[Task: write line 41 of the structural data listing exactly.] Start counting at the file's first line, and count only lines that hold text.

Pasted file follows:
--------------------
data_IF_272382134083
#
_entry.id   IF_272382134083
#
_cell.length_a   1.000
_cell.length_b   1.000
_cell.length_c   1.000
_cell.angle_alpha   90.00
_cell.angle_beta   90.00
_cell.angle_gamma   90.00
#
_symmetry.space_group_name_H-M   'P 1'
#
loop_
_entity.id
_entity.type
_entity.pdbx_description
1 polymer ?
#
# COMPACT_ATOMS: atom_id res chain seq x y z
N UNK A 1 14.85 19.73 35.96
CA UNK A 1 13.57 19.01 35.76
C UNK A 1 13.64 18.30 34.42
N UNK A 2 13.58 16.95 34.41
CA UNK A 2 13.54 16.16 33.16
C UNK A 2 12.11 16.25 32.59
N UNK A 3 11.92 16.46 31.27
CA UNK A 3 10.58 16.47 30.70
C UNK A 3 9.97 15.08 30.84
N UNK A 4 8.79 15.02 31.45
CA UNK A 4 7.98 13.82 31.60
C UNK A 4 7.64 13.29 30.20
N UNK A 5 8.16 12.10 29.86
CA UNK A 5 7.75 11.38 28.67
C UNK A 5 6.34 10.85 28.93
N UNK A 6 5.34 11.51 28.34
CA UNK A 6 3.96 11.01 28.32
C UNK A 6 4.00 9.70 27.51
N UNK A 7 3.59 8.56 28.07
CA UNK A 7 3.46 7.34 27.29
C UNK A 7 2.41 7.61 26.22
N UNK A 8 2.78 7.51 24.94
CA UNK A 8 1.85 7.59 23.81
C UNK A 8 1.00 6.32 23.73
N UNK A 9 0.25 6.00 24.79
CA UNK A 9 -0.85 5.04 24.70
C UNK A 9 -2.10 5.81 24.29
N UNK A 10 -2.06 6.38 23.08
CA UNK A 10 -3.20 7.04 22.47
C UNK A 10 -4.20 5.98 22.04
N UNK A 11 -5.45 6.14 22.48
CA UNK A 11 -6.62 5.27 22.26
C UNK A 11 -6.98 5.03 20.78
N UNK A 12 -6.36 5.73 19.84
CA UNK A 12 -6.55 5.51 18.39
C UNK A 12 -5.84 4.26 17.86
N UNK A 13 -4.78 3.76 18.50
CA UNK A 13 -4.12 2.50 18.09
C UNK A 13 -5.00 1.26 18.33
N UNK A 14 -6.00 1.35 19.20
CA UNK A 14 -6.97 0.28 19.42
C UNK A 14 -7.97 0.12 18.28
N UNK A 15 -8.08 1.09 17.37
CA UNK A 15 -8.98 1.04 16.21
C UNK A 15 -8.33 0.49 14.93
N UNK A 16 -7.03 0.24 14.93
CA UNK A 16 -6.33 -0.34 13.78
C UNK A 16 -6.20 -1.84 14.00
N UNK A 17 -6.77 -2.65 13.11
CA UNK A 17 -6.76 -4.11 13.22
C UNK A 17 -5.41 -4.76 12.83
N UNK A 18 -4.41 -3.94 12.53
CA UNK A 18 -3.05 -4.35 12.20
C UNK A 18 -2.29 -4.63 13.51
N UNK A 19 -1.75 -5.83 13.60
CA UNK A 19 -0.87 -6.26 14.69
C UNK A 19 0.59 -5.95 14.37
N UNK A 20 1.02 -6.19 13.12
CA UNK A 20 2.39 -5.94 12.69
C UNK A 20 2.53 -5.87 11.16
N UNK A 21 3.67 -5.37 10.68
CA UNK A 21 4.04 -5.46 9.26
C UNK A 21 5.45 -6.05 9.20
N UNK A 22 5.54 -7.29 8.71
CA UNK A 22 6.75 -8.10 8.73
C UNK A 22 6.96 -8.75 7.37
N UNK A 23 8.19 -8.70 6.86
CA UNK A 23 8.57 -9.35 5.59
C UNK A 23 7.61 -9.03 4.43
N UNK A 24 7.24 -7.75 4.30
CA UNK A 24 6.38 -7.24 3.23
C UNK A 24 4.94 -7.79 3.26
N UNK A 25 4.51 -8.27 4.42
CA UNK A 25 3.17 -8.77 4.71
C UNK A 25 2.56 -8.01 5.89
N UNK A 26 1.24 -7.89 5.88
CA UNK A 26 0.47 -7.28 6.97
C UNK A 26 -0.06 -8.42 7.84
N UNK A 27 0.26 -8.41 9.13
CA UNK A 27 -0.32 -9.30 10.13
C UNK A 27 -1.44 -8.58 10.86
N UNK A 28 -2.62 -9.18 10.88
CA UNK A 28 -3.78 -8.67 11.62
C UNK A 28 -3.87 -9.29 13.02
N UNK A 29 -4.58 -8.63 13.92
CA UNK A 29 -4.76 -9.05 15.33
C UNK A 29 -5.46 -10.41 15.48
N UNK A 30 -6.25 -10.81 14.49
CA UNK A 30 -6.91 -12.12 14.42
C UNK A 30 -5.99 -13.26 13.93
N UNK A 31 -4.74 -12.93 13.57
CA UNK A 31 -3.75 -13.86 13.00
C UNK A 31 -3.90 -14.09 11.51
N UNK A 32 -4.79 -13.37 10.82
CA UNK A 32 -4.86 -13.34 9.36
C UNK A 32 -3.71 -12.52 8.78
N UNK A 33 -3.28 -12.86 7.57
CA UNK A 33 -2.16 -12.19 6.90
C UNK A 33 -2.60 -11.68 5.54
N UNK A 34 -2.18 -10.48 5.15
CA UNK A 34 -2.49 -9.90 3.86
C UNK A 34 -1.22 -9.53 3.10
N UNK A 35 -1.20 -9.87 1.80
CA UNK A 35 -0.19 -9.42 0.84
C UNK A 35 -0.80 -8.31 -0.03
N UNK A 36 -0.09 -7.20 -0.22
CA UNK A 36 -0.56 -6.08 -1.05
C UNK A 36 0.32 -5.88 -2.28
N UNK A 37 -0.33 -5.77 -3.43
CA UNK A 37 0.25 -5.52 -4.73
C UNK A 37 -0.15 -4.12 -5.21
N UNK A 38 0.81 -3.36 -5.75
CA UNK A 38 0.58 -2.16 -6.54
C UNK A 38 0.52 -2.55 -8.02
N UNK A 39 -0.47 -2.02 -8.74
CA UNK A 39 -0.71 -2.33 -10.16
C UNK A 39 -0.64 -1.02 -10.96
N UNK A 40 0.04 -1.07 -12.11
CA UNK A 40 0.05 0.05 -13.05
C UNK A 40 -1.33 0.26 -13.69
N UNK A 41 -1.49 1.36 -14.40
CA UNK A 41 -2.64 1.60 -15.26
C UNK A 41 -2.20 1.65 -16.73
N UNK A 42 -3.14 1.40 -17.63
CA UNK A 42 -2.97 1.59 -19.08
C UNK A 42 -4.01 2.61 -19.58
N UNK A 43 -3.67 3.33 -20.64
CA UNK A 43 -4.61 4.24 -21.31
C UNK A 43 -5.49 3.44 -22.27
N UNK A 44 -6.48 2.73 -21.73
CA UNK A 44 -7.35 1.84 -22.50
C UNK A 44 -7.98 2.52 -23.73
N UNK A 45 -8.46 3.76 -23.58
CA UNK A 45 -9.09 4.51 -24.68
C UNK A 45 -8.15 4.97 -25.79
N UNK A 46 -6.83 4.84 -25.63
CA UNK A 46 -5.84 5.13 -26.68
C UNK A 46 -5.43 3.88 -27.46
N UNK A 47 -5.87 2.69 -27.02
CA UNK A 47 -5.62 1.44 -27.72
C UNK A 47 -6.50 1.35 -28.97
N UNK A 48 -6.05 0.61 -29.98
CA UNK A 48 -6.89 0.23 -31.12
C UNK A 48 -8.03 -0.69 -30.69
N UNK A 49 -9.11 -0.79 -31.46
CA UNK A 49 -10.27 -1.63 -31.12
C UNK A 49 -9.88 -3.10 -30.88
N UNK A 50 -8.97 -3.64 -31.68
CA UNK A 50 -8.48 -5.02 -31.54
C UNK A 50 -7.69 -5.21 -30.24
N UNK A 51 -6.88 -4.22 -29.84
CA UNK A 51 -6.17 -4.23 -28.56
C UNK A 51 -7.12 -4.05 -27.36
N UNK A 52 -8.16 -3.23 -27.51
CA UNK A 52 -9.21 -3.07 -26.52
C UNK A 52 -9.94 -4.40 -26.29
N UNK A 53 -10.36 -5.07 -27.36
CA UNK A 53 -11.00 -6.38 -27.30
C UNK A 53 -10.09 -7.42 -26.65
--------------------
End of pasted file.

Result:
C UNK A 7 2.41 7.61 26.22